South Africa

While not completely out of trouble, Nomgcobo Jiba’s future looks bright again

By Stephen Grootes 19 August 2015

When the history of the Zuma Era is written, the story of Advocate Nomgcobo Jiba will make a fascinating chapter. For some, she is the perfect example of someone being appointed to a high position for the simple purpose of protecting Number One. For others, she is the victim of a media-led conspiracy, someone denigrated and criticised for simply doing her job, maybe because she is a black woman. Where you fall on the issue is likely to determine whether you believe the decision to withdraw the criminal charges against her is a vindication or proof that the rule of law no longer holds sway in South Africa. And whether you believe that the National Prosecuting Authority and its new head are now just the playthings of President Jacob Zuma. By STEPHEN GROOTES.

On Tuesday, relatively new National Director of Public Prosecutions Advocate Shaun Abrahams held what was described by the National Prosecuting Authority’s (NPA’s) head of communications as an “impromptu” press conference. Once the NPA’s auditorium was full of its own staff and journalists, he began. After a little bit of a go at the media (and particularly the City Press which suggested two weeks ago that certain big decisions has been made) he made his announcements. No, he had not taken a decision to prosecute former South African Revenue Service (Sars) deputy commissioner Ivan Pillay. No, there was no decision yet to prosecute the former head of the Hawks, Anwa Dramat.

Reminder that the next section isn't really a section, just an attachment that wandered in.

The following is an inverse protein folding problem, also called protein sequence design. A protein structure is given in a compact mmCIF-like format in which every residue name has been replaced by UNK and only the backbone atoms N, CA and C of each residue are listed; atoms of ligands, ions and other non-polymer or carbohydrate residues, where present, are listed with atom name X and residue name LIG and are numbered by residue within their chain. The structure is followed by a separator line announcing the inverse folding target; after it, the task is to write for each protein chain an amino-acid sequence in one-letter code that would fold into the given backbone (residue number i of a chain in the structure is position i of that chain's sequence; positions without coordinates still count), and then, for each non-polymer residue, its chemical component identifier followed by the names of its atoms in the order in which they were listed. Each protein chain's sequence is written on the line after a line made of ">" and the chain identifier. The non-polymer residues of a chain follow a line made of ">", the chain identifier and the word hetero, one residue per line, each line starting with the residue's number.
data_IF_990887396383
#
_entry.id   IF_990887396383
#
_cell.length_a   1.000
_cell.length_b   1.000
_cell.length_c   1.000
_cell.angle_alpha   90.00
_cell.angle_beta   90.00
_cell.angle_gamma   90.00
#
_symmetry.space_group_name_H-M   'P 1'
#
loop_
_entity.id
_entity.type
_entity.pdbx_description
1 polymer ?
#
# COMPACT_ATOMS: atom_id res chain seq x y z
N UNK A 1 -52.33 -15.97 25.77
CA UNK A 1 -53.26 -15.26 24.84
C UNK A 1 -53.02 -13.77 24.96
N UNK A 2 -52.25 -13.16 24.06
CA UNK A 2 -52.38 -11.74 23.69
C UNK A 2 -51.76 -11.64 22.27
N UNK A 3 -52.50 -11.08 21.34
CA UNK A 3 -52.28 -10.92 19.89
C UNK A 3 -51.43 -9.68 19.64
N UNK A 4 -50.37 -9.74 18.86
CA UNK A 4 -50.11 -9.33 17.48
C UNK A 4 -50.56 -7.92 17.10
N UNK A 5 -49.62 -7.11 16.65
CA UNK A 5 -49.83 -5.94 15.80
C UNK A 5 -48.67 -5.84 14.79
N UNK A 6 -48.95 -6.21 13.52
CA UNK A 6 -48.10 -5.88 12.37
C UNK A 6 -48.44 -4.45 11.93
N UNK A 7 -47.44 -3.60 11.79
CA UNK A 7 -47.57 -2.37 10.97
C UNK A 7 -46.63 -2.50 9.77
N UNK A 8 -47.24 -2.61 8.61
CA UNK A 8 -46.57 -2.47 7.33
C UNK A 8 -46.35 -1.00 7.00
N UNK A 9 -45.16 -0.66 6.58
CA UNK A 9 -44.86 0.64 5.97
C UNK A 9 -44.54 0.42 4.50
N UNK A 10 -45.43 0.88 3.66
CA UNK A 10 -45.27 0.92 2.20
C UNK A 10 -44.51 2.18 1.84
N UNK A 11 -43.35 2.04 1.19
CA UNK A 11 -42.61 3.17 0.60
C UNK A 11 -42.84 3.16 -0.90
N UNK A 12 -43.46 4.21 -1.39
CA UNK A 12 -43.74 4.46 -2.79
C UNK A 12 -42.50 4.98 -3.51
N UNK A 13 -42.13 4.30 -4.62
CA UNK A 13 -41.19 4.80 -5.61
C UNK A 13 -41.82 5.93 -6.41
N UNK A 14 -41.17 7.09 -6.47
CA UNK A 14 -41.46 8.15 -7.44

But there was indeed a decision about Deputy Director of Public Prosecutions Nomgcobo Jiba. Not taken by Abrahams, you understand, but by the regional head of the specialised Commercial Crimes Unit, Advocate Marshall Mokgatle. Abrahams said Mokgatle looked at all the evidence (evidence from three witnesses was outstanding when the original decision was made) and said there was no chance of a successful prosecution. As a result, the charges will be withdrawn in court on Wednesday, August 19.

Abrahams pointed out that the main reason for this is a clause in the Prevention of Organised Crime Act, which says: “Any person generally or specifically authorised to perform any function in terms of this Act, shall not, in his or her personal capacity, be held liable for anything done in good faith under this Act.” This means that while Jiba may have done something wrong, she cannot be held liable for it. If the facts of the matter point to her wrongdoing, she is still safe.

That is the law, and that is the fact of this case. Now for the context if only as a lesson to those who believe journalists should not analyse, think for themselves, or be anything more than a fact-reporting robot.